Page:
Donna Trenton is a frustrated suburban housewife whose life is in turmoil after her husband learns about her having an affair. Brett Camber is a young boy whose only companion is a Saint-Bernard named "Cujo", who in turn is bitten by a rabid bat. Whilst Vic, Donna's husband is away on business, and thinking over his marital troubles, Donna and her 5-year-old son Tad take her Pinto to Brett Cambers' dad's car shop... the car fails, and "Cujo" is very, very sick...Written by
Miguel Cane <Stepford@yahoo.com>
1983 was a bit of a bumper year for cinematic versions of Stephen King novels. In that year alone we had Christine and The Dead Zone as well as Cujo. It would probably not be unfair to say that Cujo is the least good of the three but in all honesty there isn't a great deal in it, with all being pretty effective and nicely varied horror films. Out of those three, and unlike most King horror films in general, Cujo is not a supernatural horror movie and is based on a plausible idea. A woman and her young son become trapped in their broken down car in a remote junkyard when a St. Bernard dog, made rabid by a bite from an infected bat, lays siege to their vehicle in a murderous mood.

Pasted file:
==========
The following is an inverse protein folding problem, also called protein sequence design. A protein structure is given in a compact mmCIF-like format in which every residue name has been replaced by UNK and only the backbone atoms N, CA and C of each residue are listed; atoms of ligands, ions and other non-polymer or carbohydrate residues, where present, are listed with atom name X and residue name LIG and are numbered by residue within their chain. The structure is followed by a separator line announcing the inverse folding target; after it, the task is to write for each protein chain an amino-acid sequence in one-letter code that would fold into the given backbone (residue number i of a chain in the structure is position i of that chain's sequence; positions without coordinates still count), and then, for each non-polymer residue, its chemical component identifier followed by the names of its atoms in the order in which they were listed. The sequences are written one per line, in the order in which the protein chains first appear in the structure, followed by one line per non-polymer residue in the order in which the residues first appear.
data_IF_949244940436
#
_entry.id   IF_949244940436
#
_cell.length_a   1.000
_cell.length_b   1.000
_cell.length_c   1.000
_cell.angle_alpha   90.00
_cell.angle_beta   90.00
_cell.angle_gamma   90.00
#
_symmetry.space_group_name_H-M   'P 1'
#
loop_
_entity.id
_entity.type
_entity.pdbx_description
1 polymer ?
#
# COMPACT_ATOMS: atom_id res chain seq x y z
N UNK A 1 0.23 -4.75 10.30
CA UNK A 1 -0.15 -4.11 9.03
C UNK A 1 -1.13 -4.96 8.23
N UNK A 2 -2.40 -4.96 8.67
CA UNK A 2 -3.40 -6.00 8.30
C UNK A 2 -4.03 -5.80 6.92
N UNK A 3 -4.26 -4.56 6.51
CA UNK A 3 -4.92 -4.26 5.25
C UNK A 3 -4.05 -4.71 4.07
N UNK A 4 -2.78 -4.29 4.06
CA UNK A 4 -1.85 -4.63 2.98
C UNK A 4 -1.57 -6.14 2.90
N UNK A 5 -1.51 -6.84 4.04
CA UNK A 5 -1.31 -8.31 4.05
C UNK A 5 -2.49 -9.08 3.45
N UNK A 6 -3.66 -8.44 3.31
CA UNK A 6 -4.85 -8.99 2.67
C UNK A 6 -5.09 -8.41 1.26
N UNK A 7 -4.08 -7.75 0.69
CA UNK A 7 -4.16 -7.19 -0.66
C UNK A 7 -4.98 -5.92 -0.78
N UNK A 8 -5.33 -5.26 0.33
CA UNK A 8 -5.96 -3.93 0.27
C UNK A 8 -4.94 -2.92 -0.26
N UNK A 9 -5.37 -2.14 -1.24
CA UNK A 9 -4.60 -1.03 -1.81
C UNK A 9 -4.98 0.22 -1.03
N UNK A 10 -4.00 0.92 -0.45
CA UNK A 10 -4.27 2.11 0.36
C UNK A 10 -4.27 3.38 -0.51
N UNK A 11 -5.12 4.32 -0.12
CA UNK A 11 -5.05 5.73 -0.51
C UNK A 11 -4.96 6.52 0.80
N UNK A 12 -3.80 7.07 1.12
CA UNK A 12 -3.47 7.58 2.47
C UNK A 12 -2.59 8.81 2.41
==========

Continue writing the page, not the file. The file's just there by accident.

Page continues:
This one could be described as a high concept movie given the very basic nature of its set-up. In order to pad things out to feature length and to add some depth, we have quite a bit of character development in the first half of the movie, which focuses mainly on a dysfunctional family and the dramas that surround them. Once the action moves to the junkyard though, most of this is largely forgotten and the film essentially becomes an 'animal-attack' horror-thriller. Dee Wallace does some good work as the mother who has to deal with the trauma while having to comfort her young son, who it has to be said is involved in some pretty intense looking scenes which may have been quite full on for the young actor involved. But the scary scenes were often achieved by very clever editing, after all a St. Bernard is hardly the most threatening of beasts to base a horror movie on. The fast and clever edits do make this creature seem genuinely menacing. Less successful though was the soundtrack which compromised of a considerable amount of really terrible music which would have been better suited to a daytime TV melodrama than a suspenseful and thrilling feature film. But on the whole, this is a pretty decent and lean effort that gets the job done quite effectively.
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